Damage Control, in our view, is not merely a surgical technique. It is in fact, a strategy of treatment brought forward by a close collaboration between different specialties, among which surgery, intensive care (ICU) and anesthesia play a significant role. Thus, we will present the input on each of these specialties on the therapeutic strategy.
2. Assessing the patient
We can think, out-of-the-book, abdominal emergencies as a devilish blend of dangerous ingredients. Diagnosing an acute abdomen is sorting out the different components from the mix to finally draw conclusions on its danger.
Ideally, we should be able to do it quickly, pragmatically, and in a cost-effective manner.
We appreciate that there is a significant disparity in what can be used in different health systems. What is readily available in high-income countries, it is not (or is inexistent) in low-income countries. The authors’ bias is to work in some of the best health systems in the world, at least according to the World Health Organization, where almost everything is available 24/7/365.
We all know the signs and symptoms of a patient with acute diverticulitis.
They usually have persistent moderate to severe abdominal pain with guarding and rebound tenderness located in the left lower quadrant or hypogastrium (Hinchey I–II), which turns to be diffused to all the abdominal cavity as the infection is no longer localized (Hinchey III–IV).
Nausea, vomiting, fever, and in some cases, dysuria can also be present in many patients.
In modern and mature health care systems, patients with diffuse peritonitis and septic shock should be diagnosed straightforwardly with a CT abdomen-pelvis with intravenous contrast. We never stress enough to our trainees, and during our M&M, how a speedy diagnosis contributes to saving lives. Also, we are very adamant that a CT without IV contrast is a suboptimal examination in almost all the emergency clinical situations. Acute kidney injury (AKI) or chronic renal failure (CRF) are not, and should not be a contraindication to obtain a good quality CT scan. The quantity of literature on the safety of modern IV contrasts is vast and easily searchable in PubMed.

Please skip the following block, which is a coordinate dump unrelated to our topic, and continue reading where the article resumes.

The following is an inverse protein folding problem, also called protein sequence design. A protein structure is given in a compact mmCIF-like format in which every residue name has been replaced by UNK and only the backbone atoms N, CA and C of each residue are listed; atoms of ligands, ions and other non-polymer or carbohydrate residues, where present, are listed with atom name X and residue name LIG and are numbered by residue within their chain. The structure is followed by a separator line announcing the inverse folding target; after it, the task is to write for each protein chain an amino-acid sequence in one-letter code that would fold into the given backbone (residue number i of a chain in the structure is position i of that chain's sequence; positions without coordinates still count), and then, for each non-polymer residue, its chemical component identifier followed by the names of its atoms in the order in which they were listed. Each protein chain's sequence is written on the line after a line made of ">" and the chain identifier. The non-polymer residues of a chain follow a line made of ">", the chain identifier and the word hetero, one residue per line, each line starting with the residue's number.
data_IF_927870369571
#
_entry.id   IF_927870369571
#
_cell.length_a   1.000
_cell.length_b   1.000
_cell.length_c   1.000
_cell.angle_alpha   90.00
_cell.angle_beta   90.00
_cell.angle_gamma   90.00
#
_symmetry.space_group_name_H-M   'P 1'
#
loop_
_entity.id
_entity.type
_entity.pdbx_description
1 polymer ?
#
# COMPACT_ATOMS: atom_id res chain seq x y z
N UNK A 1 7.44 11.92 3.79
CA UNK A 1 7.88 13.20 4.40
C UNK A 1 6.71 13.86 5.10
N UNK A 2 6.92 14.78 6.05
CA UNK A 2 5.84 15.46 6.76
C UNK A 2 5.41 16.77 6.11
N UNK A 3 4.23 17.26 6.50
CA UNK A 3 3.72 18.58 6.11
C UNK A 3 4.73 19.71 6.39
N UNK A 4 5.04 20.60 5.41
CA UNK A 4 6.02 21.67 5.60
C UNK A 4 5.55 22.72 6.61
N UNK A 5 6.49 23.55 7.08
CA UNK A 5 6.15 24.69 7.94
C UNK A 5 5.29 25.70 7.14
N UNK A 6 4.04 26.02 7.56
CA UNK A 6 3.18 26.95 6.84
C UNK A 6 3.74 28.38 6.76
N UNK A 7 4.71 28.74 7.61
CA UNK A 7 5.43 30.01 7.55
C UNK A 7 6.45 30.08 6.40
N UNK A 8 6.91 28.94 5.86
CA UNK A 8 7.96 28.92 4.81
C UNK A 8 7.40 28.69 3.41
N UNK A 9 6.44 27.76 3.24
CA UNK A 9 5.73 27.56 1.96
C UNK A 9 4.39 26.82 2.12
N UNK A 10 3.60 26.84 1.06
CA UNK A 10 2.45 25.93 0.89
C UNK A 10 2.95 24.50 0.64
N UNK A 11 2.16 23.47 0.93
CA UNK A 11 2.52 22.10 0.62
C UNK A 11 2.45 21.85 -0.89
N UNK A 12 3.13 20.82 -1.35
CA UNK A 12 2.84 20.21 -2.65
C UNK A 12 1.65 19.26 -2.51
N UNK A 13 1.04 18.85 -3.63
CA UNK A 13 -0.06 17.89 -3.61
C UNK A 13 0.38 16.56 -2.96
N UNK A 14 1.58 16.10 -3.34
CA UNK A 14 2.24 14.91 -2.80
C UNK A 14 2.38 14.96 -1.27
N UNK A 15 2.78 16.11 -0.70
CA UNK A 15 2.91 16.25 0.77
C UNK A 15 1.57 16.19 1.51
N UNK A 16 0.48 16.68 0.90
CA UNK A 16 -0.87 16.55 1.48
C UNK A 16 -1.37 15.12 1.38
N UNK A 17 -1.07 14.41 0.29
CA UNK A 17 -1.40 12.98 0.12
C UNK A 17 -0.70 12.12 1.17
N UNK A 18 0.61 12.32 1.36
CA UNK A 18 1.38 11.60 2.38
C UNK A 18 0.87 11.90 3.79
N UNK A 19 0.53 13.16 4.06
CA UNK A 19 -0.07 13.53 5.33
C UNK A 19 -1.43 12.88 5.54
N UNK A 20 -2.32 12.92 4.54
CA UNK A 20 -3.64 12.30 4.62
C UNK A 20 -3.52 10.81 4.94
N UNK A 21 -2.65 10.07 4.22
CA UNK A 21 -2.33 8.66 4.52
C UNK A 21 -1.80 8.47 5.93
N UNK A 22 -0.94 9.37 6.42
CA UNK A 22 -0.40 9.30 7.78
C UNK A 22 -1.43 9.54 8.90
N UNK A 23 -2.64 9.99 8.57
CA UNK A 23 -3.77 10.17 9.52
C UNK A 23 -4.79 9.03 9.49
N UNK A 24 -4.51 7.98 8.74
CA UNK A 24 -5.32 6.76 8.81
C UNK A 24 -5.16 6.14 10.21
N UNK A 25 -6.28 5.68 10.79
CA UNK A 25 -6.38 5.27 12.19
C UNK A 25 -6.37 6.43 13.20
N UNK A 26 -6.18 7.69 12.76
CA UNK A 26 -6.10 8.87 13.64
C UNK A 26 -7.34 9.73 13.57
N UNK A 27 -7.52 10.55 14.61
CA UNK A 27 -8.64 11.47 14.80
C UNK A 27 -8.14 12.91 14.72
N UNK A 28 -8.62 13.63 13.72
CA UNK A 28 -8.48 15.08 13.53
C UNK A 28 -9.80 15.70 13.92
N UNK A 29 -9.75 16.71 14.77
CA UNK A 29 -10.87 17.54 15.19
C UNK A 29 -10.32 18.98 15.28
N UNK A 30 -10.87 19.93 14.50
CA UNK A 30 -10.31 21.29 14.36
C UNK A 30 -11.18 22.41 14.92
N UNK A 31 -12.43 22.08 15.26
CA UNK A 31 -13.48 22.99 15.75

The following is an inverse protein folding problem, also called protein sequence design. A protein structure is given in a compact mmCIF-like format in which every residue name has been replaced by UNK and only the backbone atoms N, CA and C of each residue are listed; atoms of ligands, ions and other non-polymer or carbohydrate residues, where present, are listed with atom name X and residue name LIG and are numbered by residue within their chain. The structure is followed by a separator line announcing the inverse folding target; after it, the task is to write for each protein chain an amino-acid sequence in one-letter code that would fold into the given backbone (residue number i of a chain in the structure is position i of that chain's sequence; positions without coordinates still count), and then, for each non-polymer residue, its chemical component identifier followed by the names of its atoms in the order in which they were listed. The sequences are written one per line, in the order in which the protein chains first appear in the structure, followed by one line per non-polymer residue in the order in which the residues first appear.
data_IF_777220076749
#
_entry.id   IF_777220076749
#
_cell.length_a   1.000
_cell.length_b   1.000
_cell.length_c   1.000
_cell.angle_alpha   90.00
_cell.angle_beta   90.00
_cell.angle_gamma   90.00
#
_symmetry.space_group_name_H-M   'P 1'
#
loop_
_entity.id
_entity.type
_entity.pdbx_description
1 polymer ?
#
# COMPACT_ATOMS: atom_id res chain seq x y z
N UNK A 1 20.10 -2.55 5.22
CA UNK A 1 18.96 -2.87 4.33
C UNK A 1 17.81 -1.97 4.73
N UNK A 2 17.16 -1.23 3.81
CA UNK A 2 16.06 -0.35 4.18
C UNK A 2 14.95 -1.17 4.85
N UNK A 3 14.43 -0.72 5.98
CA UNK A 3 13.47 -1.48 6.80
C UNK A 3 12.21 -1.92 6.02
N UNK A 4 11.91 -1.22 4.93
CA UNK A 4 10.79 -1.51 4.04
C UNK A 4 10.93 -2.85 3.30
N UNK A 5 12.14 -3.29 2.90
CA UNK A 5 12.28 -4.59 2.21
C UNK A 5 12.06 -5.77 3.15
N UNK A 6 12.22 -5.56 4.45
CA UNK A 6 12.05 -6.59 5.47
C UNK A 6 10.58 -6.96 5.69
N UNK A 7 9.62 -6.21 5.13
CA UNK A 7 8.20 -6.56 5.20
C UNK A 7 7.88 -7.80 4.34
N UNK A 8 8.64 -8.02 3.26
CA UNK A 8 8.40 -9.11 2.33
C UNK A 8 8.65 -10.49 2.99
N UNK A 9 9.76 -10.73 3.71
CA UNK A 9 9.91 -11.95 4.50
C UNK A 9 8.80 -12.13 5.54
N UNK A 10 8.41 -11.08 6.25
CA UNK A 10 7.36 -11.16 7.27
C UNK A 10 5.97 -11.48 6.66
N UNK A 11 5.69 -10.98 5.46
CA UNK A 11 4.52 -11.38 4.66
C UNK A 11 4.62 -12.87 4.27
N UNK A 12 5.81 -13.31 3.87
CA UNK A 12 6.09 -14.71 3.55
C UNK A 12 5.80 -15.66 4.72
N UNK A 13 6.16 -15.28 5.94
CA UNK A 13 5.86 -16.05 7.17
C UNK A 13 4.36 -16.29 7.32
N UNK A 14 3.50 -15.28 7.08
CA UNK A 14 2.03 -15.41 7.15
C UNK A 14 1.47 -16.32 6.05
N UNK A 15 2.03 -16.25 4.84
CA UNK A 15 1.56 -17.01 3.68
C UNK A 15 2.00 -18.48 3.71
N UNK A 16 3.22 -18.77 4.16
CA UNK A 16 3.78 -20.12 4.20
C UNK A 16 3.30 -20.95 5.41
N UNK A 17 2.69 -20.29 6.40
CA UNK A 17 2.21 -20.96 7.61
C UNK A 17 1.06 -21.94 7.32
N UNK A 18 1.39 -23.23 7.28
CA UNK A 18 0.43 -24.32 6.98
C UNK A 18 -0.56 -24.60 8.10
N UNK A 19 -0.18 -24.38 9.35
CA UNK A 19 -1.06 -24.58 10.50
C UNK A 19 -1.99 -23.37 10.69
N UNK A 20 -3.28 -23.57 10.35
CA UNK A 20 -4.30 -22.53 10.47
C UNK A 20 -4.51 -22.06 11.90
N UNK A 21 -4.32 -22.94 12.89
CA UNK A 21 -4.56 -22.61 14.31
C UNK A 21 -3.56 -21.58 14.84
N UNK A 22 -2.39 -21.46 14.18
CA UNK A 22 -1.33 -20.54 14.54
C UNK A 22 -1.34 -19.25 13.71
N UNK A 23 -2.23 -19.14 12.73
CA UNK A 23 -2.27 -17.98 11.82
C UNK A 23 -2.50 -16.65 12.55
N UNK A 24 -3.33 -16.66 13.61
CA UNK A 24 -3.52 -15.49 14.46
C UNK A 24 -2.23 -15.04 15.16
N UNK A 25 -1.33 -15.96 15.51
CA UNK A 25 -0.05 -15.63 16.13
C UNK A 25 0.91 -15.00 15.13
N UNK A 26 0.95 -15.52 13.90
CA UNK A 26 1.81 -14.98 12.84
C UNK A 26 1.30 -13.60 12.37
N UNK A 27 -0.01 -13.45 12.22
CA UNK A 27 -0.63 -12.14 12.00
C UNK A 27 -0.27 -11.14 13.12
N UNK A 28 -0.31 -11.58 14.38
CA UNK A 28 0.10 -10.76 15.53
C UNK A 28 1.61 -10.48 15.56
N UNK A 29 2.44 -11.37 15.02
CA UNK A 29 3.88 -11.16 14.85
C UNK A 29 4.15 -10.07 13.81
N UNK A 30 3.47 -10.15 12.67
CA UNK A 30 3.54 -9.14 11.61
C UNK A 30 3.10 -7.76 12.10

CT scan gives us all the information we need; such as free fluid vs. localized collection, the distribution of free air, and direct signs of diverticulitis. Not infrequently, it informs us of other unknown conditions that could change the overall attitude such as multiple liver metastases, primary neoplasms of the large bowel or other organs, etc.
We agree that diagnosis is paramount, but treatment is our real goal. And treatment should start before diagnosis.
An acute abdomen is a diagnosis based on clinical examination. Sepsis should be considered as the primary cause of an acute abdomen until proven otherwise. Sepsis can be identified within minutes by recognizing hypotension, tachycardia, tachypnea, and oliguria. Blood tests (White Blood Cells and C-Reactive Protein) together with venous or arterial blood gases (lactates) can add crucial information towards the final diagnosis of sepsis. Are they septic? Are they in septic shock? Usually, in acute diffuse peritonitis, from diverticulitis or other causes as well, the answer is many times, yes, they are already in septic shock. Some Health Systems, like the United Kingdom’s National Health System (NHS), introduced the “Sepsis-Six.” The Sepsis-Six consists of three diagnostic and three therapeutic steps—all to be delivered within 1 h of the initial diagnosis of sepsis :